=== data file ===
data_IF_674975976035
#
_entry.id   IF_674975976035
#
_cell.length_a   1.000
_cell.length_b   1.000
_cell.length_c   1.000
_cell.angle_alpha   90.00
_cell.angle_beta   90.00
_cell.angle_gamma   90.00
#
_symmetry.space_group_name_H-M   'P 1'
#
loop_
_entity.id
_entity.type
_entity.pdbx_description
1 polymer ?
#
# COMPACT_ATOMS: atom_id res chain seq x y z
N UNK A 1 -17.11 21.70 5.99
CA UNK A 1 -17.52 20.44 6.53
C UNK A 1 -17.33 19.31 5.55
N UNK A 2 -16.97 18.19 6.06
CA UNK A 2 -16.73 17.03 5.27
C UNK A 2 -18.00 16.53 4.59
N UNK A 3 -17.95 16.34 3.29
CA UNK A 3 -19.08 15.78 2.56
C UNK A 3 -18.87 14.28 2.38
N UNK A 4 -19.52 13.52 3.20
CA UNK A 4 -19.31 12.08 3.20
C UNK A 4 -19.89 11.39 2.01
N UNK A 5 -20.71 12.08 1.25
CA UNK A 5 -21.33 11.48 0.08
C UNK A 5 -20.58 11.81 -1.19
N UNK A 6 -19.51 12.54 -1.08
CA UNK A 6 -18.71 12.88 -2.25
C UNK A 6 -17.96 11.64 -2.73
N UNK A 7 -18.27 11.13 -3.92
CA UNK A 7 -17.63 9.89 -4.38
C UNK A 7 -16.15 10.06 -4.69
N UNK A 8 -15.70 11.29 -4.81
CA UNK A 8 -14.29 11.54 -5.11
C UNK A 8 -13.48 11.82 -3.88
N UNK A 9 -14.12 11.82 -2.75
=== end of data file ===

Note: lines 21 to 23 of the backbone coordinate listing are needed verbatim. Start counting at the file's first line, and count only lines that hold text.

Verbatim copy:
N UNK A 1 -17.11 21.70 5.99
CA UNK A 1 -17.52 20.44 6.53
C UNK A 1 -17.33 19.31 5.55